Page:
Communicating between different teams such as creative and tech can present challenges. Are you are facing this problem within your business or organisation? A simple story may be just the thing you need.
Use the power of stories within your organisation to create a strategic way to inspire, education or motivate your employees, co-workers or clients.
Step 1 – Make Your Staff Heroes
There is a plot device in storytelling called the Hero’s Journey. The mythologist Joseph Campbell coined this term. He says that all stages of a hero’s journey are similar. First, adventure calls a character to accept a journey. The character then try’s to talk himself or herself out of taking the challenge. The call is eventually answered and the hero goes on to meet their destiny. For example, when Clark Kent accepts his extraordinary powers and becomes Superman. The challenge and journey represent the process of becoming yourself. It is also what unlocks your ability to help those around you.
Examine the stories of your staff to uncover their special superpowers. Their stories create connection around their personal and business goals to move them all forward. Stories ‘show’ their co-workers the kind of person they are, what their skills are and what makes each team member unique.
Step 3 – Make Work Meaningful
We all want to belong to something greater than ourselves.
It can be easy to get trapped in patterns or cycles within organisations with long-standing ways of working. Patterns can feel comfortable, but if a team’s goals are not aligned with their current path, it can make them feel impossible.
To make the impossible possible it is important to break free of tired cycles. An outsider’s fresh perspective can identify the well-worn paths under our feet we cannot see. What happens when we decide to leap off this path. Where do we go when this happens?
Leaving a path, to branch off into the unknown can feel like meandering, when in fact it is exploring. Exploring can bring us closer to goals. Staying locked in a cycle eventually leads us back to the beginning of where we started, this is not helpful when change is needed. A helicopter or bird’s eye view is needed as sometimes the cycle is so big it is possible to confuse it for forward motion. If in a year’s time everything feels eerily familiar it is because the cycle was so big it was hard to see the curve in the bend.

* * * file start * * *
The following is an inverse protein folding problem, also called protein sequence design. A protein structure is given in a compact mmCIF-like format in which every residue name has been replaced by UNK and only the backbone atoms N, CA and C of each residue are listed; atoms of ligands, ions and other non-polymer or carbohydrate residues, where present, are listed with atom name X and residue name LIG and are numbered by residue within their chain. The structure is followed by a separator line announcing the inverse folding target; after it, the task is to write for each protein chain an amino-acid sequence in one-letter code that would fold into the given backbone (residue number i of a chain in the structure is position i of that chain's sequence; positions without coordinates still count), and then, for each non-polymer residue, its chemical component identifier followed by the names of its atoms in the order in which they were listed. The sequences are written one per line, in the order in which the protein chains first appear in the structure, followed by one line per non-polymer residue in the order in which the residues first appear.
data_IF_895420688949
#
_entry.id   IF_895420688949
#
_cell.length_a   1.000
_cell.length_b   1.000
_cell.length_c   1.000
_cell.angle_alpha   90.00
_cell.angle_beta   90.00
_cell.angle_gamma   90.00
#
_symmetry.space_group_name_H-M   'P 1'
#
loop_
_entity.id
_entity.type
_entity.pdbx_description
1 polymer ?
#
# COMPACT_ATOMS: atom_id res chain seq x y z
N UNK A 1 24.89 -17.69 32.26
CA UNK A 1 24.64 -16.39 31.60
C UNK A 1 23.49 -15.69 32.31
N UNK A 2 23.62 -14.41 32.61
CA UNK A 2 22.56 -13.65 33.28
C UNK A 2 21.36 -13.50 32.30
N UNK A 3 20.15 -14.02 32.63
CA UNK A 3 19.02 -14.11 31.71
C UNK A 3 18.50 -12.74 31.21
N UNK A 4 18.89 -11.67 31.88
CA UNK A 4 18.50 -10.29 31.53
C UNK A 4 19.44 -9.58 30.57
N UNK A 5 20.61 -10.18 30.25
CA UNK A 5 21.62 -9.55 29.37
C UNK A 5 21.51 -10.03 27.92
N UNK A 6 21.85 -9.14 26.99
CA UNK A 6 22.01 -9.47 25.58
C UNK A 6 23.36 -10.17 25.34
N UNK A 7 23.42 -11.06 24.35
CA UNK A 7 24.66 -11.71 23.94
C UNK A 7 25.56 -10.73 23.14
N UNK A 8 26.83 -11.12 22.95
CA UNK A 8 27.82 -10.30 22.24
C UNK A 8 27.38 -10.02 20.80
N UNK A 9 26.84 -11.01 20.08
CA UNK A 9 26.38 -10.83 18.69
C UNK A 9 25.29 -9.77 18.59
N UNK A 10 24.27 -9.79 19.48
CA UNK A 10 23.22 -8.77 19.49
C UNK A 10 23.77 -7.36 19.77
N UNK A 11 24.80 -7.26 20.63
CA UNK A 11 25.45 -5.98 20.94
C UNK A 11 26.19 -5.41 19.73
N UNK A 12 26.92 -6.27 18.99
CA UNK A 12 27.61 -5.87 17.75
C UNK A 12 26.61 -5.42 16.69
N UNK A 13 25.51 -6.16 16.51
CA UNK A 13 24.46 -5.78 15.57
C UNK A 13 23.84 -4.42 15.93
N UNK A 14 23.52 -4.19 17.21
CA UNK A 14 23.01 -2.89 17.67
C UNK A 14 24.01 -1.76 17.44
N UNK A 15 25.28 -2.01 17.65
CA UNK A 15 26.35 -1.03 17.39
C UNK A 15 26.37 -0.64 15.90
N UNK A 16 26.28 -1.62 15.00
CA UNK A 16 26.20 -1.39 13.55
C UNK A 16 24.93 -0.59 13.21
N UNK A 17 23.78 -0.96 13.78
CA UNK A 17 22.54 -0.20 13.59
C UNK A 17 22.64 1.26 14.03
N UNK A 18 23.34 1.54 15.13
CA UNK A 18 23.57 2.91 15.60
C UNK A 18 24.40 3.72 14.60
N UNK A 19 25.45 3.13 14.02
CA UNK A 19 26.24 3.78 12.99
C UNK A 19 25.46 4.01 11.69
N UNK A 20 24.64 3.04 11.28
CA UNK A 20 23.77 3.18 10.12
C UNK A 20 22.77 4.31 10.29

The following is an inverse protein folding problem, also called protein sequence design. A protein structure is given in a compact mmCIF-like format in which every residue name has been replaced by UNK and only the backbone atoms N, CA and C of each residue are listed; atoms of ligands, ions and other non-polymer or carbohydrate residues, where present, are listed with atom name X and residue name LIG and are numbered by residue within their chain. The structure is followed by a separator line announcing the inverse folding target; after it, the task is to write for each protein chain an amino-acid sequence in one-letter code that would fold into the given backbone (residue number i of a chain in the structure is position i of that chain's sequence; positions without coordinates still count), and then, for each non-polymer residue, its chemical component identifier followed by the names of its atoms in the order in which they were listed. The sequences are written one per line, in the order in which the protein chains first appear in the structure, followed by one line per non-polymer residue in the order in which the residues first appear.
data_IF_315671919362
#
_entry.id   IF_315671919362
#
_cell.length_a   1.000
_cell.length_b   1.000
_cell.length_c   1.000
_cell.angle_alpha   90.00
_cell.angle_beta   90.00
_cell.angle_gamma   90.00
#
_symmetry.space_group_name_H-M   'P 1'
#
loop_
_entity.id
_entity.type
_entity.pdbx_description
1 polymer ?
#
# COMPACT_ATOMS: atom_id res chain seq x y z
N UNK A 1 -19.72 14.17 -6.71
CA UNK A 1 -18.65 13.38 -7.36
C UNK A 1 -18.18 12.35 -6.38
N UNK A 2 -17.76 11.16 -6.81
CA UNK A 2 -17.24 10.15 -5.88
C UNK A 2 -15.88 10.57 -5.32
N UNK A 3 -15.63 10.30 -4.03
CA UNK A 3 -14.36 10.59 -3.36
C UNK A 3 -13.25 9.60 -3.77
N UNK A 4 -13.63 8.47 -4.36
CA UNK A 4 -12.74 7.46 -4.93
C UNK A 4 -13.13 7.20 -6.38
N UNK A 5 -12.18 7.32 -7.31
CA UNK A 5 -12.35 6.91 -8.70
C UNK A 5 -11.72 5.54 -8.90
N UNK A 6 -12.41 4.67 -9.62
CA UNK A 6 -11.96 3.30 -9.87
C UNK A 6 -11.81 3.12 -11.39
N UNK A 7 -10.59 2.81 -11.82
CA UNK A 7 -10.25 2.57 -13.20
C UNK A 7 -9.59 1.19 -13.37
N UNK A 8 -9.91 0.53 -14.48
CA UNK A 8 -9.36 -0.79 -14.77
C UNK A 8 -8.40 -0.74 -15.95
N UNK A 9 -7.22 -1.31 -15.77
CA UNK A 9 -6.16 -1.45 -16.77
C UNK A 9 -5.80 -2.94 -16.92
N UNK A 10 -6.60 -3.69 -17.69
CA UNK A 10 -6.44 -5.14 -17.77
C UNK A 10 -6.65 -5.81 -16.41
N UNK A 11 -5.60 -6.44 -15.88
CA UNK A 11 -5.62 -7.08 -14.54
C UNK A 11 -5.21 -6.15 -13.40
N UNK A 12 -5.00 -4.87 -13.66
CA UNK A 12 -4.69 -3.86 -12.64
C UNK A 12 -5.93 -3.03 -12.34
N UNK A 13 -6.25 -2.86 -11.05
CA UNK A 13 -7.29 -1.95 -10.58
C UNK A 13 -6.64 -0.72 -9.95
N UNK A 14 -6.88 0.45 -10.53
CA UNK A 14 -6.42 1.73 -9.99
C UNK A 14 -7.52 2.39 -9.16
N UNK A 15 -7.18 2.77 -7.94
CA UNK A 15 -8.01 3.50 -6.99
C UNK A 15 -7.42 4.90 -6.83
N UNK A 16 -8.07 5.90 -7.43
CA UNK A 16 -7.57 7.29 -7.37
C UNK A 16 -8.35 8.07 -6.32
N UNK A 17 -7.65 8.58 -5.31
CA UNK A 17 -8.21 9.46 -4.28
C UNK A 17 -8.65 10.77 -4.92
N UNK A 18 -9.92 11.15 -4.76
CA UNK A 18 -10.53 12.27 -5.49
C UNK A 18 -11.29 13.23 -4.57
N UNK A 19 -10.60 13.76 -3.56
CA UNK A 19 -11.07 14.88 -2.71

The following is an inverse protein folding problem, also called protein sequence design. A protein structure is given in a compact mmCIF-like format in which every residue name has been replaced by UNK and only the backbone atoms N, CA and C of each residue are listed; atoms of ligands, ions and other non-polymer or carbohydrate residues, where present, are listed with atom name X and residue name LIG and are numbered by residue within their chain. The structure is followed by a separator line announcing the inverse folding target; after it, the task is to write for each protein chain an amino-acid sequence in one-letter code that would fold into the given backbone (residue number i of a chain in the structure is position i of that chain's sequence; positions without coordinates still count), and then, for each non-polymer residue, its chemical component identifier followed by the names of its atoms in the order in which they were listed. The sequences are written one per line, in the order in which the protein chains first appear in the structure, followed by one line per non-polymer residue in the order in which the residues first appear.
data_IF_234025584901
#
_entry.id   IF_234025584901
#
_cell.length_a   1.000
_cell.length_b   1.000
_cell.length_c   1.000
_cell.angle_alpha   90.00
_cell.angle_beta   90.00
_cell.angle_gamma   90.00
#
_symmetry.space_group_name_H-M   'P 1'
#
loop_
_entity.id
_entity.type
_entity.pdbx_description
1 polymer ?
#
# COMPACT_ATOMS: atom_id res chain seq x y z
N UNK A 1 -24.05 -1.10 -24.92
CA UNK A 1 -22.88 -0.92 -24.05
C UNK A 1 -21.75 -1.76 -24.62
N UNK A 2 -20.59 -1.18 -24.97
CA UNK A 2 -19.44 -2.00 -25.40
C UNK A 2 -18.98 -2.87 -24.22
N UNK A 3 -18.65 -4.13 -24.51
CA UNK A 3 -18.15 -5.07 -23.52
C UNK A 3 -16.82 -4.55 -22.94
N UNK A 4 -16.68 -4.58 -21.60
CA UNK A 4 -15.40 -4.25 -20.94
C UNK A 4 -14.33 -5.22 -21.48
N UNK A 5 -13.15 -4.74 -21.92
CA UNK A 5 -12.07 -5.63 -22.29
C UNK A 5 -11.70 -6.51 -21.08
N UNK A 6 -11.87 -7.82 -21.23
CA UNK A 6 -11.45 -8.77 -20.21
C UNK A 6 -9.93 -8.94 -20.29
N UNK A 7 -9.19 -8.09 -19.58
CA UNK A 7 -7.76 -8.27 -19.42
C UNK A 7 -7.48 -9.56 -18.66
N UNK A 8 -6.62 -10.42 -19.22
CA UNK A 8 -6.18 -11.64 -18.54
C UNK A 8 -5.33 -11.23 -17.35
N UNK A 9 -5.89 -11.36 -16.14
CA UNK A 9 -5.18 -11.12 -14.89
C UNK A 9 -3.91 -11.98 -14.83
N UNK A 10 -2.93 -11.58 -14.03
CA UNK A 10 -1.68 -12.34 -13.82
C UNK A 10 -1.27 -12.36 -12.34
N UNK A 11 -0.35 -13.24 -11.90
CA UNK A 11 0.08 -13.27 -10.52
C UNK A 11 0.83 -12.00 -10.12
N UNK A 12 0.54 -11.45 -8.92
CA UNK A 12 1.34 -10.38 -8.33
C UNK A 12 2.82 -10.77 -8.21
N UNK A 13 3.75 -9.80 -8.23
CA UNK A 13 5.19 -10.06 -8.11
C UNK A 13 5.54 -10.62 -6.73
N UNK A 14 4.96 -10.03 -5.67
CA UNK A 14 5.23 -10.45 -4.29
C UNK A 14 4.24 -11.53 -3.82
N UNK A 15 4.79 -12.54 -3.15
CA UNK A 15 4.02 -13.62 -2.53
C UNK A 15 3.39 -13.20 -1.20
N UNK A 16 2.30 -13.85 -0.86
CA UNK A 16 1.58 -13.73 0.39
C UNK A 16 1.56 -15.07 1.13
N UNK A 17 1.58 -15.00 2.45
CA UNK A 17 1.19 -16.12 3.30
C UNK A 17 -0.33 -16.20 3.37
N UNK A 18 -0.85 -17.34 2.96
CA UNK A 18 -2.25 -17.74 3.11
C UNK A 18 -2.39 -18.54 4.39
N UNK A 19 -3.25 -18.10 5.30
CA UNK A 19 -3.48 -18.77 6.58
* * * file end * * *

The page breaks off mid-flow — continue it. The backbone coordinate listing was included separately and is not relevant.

A clear vision creates a new path by planning for the future. Discovering that vision as a team makes it feel possible. All change starts with something that feels just beyond our reach, but if we all try just a bit harder we will get there together.
Imagine something that is completely new. Something you didn’t even think was possible. Make it possible and abandon the old cycle, so a new one can be forged!
Be Clear About How You Are Managing Transitions
It can feel unsettling when organisations are in a transition phase. The reality is in life is change is a constant, it is important to focus on making changes that create positive results.
We only know what we know at any given moment. As situations and co-workers around us flux and flow, the direction or the organisation will change.
This process feels better and more comfortable when you are aware that other people are changing as well. Staying flexible and understanding how people and circumstances are changing is very important.
Consider each step into the future as one on a shifting road. To monitor this ensure that part of your change management process includes gathering the stories and sentiments of the staff to understand where they are on their own journey.
Moving from one team or way of working to another can feel like leaping across a chasm. Teaching your team how to build their own bridges is the best way forward.
If you found this useful, please share this with your colleagues! For those of you in Melbourne join me and the Innovators Network on October 11 5:45 pm at the RACV club. Email firstname.lastname@example.org for more your invitation or more information!